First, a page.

Expecting a baby is one of the most joyful times of an expectant family’s life; there are many years ahead of parenting and hard work but this shouldn’t affect your excitement.
However, a baby’s health problems from birth can be both exceedingly stressful and difficult to manage, particularly if the child is not developed enough to be able to help diagnose a problem.
Some conditions can severely affect the development of a child; cerebral palsy is one such condition whose severity can adversely affect the lives of all family members involved in the child’s care due to the demands placed upon them.
If there exists the possibility that your child’s condition was caused or allowed to happen due to a shortfall in the medical care provided – whether the result of poor planning or a mistake or oversight in judgment during a medical procedure – it could well be that your family is entitled to seek compensation.
As pointed out on Scope’s informative medical negligence section, making a claim does not follow the same process as making a complaint.
If you feel strongly enough that you should be compensated then it would not follow that you should speak to anyone involved in the care of your child yet. It’s best to involve a medical negligence solicitor as early as you possibly can, while the details are still clear.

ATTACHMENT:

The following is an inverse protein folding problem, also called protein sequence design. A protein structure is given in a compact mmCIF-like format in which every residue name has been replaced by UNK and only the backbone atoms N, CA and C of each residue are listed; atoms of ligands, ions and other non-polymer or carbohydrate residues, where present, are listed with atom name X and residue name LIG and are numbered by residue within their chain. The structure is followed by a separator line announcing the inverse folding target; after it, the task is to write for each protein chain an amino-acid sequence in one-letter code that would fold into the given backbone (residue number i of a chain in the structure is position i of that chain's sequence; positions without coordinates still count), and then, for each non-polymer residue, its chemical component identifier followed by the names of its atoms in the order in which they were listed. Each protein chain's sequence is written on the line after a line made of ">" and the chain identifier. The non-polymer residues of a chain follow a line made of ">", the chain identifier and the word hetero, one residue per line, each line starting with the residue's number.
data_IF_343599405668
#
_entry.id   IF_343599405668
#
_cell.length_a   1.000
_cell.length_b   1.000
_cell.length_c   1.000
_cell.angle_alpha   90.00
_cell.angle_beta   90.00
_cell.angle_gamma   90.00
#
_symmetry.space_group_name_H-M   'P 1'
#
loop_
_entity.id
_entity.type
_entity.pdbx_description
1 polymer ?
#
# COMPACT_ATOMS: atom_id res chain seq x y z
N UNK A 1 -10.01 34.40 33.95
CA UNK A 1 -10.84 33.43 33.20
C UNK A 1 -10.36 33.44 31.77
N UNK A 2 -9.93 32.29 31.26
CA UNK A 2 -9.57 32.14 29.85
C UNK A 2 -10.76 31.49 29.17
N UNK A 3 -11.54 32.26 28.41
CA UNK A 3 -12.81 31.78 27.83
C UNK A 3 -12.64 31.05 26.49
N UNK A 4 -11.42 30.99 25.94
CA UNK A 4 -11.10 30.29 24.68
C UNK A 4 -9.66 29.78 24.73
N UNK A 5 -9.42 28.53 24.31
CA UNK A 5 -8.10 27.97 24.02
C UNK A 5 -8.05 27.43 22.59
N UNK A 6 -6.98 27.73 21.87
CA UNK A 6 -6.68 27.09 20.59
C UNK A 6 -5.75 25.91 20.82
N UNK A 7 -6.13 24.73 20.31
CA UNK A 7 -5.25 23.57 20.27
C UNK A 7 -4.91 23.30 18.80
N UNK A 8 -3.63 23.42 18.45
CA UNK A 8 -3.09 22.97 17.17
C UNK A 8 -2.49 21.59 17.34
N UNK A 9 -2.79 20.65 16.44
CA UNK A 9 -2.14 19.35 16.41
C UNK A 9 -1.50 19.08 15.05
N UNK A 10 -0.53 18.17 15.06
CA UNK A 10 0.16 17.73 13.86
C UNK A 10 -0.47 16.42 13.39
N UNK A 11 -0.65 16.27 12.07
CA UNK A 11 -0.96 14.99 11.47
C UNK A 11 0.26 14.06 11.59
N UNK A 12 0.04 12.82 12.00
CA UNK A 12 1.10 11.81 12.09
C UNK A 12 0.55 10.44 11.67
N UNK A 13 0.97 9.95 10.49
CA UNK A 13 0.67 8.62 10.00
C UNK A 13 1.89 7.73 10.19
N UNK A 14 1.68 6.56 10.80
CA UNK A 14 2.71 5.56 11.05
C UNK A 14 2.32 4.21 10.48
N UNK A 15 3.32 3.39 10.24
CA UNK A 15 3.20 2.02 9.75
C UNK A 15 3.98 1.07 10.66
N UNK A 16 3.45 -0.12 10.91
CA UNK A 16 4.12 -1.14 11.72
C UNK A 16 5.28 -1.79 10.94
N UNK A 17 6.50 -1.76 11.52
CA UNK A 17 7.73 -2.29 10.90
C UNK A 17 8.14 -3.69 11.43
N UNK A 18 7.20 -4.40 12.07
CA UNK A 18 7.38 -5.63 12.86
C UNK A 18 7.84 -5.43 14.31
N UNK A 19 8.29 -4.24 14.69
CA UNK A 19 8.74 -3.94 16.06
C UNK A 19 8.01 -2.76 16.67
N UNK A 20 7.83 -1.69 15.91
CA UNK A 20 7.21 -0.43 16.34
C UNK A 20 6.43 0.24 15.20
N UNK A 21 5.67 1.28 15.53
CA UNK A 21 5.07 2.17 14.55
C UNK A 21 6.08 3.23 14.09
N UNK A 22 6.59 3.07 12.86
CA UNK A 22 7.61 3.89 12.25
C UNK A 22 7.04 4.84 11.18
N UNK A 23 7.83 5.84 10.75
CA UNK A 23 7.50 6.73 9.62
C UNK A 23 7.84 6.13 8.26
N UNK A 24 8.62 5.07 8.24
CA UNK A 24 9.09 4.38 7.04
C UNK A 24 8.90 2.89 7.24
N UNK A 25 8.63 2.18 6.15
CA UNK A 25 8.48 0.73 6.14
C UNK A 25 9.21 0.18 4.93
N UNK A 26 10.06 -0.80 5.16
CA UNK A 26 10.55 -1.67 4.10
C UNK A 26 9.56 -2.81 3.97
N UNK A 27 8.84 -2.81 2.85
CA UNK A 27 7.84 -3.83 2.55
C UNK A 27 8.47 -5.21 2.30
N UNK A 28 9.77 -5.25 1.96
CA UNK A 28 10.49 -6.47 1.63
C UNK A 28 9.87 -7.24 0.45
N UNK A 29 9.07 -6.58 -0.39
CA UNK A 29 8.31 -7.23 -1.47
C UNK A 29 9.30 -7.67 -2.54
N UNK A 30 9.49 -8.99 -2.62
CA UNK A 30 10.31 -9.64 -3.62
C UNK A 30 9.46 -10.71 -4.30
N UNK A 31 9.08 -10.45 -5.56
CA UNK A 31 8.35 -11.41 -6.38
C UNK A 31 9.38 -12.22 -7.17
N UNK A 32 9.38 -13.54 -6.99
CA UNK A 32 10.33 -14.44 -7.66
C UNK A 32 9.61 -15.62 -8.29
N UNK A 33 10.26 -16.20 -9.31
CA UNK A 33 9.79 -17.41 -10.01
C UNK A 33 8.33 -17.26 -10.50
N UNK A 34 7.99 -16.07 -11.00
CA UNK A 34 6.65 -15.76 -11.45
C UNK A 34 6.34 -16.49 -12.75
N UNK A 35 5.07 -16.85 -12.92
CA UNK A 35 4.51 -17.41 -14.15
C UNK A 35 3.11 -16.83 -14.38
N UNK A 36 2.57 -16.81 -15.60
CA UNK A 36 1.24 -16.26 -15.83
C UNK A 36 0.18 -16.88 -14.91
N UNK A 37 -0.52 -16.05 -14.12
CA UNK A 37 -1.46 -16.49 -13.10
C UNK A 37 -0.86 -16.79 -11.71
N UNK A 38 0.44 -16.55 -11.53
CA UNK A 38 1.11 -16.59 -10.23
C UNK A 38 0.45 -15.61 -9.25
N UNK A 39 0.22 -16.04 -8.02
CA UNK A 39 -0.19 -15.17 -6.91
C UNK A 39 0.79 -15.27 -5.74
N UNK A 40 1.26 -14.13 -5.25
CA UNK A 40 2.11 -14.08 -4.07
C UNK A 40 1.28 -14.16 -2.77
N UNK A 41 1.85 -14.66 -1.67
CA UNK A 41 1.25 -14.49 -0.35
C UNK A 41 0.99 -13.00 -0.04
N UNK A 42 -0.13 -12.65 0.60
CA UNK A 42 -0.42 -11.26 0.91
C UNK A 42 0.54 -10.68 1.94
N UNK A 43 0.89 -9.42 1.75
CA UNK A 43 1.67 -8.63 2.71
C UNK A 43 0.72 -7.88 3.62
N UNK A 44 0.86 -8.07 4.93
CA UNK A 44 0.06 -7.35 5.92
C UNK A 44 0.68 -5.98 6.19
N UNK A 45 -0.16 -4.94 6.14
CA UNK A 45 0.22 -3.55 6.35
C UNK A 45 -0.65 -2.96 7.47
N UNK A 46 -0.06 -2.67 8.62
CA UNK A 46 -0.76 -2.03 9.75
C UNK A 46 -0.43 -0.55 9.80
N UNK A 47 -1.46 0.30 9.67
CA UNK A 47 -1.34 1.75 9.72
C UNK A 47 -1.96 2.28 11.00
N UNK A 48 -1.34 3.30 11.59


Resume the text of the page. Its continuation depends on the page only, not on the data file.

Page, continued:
Ordinarily victims have up to three years from the injury date to make a claim, but if it stems from childhood then the three years don’t begin until the child is 18 years old.
In severe cases, limitation periods may be longer. While the only positive outcome of a claim is the award of damages, a complaint could be made separately to help the care providers to improve their standards.
While in conference with your solicitor, medical experts will assess your claim and decide whether or not you have substantial cause to press on with a claim. They will judge the merits of your case on three criteria:
Breach of duty– was the care given to your child below an expected standard for the current capabilities of medicine?
Causation– is this breach of duty directly related to the onset of cerebral palsy?
Quantum– how much compensation are you entitled to that your child’s special needs will be met on an ongoing basis?
These elements each make up the basis of your claim and, should it go forward, could still be a lengthy process as the case is made for compensation.
The solicitor who has advised you will be on hand whenever you need more information and support.
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